And then there's a challenge for them as a filmmaker, because they have to give us the illusion that we know that person to keep us interested, to keep us connected like that. Did that have a big impact on their casting choices? Anna Cobb is a marvellous lead.

“Yeah, I mean, of course, finding Anna was the thing. I said I wouldn't make the movie until we found an actor who could hold it, really. She's so fascinating, and such a mystery and so talented, and such a strong personality in real life, in a very different way, but in a similar way to the film. It became clear that this was a person who could take us on that journey. And then I think narratively, like, I was just fascinated by these questions as well. And yes, it is a limitation but I think it's a strength to be aware of the limitations.

“The film is very concerned with the margins of what we do and don't have access to, and I think that the commercial shitty Hollywood version of this movie would have Casey getting bullied at school or something, right? And see her in her home life, and and what would we be trying to do there narratively, we'd be trying to sort of explain something, right? It's like, ‘Oh, Casey is doing this because of bullying, or something. It felt more exciting to keep those margins really tight, like the experience of engaging with someone through a role playing game or happening across a YouTube channel and worrying about the person on the other side of it. You could feel this visceral ambiguity of identity that I think is very truthful to life on the internet and life in contemporary society. We all perform ourselves.”

I found it fascinating how a lot of critics seem to have latched on to the one moment where Casey’s father shouts at her from downstairs and said, ‘Oh, she has a terrible relationship with her dad.’ It’s as if they're looking for this really quite old fashioned set of explanations that say someone goes on the internet because all these things are wrong in their real life, and not understanding that it's part of her real life.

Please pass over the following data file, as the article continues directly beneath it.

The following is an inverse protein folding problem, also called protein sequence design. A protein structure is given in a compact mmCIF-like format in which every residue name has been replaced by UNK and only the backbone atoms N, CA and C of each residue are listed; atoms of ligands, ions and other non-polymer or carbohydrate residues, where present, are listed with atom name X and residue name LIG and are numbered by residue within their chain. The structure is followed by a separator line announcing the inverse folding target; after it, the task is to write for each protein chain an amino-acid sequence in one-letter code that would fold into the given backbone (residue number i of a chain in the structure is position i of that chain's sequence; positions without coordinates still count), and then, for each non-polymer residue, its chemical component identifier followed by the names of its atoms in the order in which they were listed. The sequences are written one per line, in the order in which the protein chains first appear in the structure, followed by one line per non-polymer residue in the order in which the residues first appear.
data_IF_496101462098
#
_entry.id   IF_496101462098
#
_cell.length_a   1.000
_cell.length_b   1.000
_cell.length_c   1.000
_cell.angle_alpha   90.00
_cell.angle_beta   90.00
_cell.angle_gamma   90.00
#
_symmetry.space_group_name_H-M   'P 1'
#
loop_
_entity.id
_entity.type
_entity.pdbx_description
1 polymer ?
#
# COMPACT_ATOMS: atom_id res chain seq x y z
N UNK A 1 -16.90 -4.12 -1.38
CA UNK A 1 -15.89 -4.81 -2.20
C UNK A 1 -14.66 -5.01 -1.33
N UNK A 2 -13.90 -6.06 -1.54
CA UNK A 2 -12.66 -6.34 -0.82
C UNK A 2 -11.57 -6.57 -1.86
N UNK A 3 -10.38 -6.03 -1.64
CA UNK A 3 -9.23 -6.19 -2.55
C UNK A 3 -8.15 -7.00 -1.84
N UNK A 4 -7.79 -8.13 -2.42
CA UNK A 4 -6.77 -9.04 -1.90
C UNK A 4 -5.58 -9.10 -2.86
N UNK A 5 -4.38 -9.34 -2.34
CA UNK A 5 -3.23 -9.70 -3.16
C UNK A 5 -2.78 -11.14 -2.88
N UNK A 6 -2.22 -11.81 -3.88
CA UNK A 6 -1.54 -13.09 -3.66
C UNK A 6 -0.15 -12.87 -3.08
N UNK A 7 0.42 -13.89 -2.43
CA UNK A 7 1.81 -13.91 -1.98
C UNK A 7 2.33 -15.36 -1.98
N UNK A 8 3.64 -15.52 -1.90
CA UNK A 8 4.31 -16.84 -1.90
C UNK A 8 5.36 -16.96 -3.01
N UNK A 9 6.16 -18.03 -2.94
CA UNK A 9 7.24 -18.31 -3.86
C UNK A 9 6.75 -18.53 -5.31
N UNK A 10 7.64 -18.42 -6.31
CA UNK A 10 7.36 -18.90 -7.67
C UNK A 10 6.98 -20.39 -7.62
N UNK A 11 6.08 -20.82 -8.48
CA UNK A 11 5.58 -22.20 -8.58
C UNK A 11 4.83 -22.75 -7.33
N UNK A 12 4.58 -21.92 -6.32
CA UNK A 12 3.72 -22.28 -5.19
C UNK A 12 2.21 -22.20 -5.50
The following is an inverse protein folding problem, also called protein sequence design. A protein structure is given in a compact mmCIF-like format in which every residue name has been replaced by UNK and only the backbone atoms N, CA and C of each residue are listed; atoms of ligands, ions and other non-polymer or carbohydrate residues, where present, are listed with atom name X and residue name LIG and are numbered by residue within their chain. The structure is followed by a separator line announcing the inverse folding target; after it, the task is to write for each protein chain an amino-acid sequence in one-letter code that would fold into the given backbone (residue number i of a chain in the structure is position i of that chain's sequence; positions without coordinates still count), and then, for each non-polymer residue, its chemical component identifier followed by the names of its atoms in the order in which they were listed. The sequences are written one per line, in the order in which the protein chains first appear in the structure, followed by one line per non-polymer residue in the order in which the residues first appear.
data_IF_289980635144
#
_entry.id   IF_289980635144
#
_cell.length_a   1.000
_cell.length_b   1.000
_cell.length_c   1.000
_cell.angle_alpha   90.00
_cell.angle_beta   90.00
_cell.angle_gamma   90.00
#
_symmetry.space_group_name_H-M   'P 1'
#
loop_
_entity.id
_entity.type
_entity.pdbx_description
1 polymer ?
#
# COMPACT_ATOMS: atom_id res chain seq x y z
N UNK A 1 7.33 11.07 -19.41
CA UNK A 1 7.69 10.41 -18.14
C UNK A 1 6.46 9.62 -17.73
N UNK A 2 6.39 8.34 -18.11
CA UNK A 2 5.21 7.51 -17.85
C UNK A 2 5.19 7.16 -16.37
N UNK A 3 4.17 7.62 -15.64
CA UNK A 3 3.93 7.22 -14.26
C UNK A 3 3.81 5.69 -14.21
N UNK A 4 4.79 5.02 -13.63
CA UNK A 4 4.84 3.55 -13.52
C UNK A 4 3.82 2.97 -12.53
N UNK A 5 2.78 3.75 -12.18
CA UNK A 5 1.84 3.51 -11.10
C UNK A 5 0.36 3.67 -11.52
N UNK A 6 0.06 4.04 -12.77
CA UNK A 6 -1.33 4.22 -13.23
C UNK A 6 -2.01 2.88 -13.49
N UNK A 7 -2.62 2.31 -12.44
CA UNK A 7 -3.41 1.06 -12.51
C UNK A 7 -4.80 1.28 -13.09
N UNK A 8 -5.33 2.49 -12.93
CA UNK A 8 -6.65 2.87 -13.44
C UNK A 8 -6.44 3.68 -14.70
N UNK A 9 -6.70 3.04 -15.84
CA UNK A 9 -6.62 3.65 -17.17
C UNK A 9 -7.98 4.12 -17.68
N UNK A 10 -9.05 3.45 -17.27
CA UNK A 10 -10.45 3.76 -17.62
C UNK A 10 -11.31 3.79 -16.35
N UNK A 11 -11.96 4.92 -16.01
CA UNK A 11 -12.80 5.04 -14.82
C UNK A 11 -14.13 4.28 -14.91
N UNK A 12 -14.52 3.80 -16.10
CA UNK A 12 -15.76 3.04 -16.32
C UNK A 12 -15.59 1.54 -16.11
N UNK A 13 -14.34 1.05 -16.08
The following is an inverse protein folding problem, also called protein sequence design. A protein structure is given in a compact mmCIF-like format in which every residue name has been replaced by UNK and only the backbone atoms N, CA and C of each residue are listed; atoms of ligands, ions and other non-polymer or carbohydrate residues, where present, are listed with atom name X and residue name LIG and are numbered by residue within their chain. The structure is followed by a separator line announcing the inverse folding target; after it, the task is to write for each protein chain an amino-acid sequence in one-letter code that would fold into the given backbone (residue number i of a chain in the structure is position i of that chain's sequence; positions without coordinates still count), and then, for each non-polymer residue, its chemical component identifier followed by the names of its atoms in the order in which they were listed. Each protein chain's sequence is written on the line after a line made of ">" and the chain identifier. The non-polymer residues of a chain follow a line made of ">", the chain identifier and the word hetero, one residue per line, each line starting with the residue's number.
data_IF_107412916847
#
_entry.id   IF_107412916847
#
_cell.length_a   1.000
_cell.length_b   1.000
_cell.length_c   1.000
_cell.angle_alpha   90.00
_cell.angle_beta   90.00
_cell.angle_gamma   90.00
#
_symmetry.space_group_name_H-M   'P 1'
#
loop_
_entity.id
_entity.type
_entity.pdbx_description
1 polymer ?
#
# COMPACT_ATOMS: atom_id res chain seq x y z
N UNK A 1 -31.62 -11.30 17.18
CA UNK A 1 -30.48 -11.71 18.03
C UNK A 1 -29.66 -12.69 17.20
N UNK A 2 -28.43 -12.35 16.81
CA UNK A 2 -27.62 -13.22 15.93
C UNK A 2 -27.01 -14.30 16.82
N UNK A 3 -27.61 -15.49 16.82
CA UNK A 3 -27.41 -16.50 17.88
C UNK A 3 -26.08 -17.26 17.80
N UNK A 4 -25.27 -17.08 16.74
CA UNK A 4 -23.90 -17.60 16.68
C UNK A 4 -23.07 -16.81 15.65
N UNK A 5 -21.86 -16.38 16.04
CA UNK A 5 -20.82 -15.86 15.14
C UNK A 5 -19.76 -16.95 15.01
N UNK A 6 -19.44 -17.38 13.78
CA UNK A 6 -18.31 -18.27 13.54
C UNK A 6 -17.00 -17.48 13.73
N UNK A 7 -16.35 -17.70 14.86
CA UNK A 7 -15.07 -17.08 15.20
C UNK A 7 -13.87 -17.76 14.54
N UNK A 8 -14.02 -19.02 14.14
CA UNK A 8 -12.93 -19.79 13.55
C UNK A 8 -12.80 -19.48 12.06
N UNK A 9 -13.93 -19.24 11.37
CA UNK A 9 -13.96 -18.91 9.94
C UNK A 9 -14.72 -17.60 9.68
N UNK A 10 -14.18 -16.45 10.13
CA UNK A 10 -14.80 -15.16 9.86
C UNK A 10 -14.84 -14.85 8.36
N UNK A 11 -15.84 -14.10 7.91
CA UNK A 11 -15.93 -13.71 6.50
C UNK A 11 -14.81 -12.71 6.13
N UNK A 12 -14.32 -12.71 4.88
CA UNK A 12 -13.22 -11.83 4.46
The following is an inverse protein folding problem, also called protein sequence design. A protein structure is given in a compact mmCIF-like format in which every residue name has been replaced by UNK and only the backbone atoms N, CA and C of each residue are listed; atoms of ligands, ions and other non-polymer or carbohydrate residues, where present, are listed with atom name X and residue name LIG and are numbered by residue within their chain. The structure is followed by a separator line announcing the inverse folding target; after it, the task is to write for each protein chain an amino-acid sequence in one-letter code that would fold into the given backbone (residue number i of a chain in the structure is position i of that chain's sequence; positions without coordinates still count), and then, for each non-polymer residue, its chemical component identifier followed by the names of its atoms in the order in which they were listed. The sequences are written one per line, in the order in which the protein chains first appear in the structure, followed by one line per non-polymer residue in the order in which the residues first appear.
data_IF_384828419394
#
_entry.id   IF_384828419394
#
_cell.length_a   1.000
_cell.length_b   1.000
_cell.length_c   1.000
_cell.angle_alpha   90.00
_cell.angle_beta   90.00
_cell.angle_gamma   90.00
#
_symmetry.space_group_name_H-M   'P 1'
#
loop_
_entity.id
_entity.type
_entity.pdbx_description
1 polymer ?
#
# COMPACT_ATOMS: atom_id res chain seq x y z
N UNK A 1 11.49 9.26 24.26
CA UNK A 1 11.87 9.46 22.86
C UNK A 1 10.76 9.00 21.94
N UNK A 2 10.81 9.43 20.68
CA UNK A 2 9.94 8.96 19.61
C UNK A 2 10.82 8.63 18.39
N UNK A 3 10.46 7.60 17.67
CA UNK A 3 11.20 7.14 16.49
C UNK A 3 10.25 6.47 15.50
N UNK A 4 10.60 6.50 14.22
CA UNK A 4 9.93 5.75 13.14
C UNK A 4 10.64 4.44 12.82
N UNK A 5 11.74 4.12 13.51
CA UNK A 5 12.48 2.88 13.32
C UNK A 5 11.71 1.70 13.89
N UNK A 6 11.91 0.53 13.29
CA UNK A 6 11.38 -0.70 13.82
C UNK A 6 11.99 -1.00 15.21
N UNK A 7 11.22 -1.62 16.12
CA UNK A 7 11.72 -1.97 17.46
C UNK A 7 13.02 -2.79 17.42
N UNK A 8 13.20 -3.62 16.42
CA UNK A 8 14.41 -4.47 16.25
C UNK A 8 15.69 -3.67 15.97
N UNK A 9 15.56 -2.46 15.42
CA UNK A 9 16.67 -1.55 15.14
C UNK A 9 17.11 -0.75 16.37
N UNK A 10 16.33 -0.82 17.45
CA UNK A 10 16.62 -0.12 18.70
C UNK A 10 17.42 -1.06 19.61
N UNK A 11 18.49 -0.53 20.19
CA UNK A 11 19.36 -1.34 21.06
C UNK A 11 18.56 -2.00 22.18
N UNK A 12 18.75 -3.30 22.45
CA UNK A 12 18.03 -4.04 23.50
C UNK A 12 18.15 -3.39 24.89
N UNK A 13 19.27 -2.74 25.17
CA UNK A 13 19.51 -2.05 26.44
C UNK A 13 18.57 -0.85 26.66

“I think the film is very interested in that, right? And there's a literal Chekhov's gun in there, though it never gets paid off in the way that you might be expecting. I think it's a bit of meta work in how it's not showing you that yell from the dad just to give you the comfortable context that you're looking for, in the same way that it's not interested in taking JLB as an easy stereotype of internet stranger danger. You know, that moment when we first see JLB was such an important one to me and shot listing it, this sort of idea of the reveal of the man's face, it's so important to the film, right? Because the language of cinema has a long history of like, ‘Oh my God, look at that creepy, disgusting man on the other side of screen,’ and it just felt like, why make a movie, if you're just going to do that? It's letting people off the hook of having to unpack the ambiguities of of life. And perhaps, I would even say, the binaries of life. And one of the chief concerns of the structure and intent, narratively and emotionally, of the film is to challenge those sorts of binaries and leave people disquieted, and thus needing to figure out their own relationship to it rather than walk away having their worldview substantiated.”

Coming up: Jane Schoenbrun on power dynamics, revealing characters through what they watch, and the intimacy of ASMR.

We’re All Going To The World’s Fair is in cinemas in New York and Chicago now, expanding across the US on 21 April and reaching the UK on 29 April.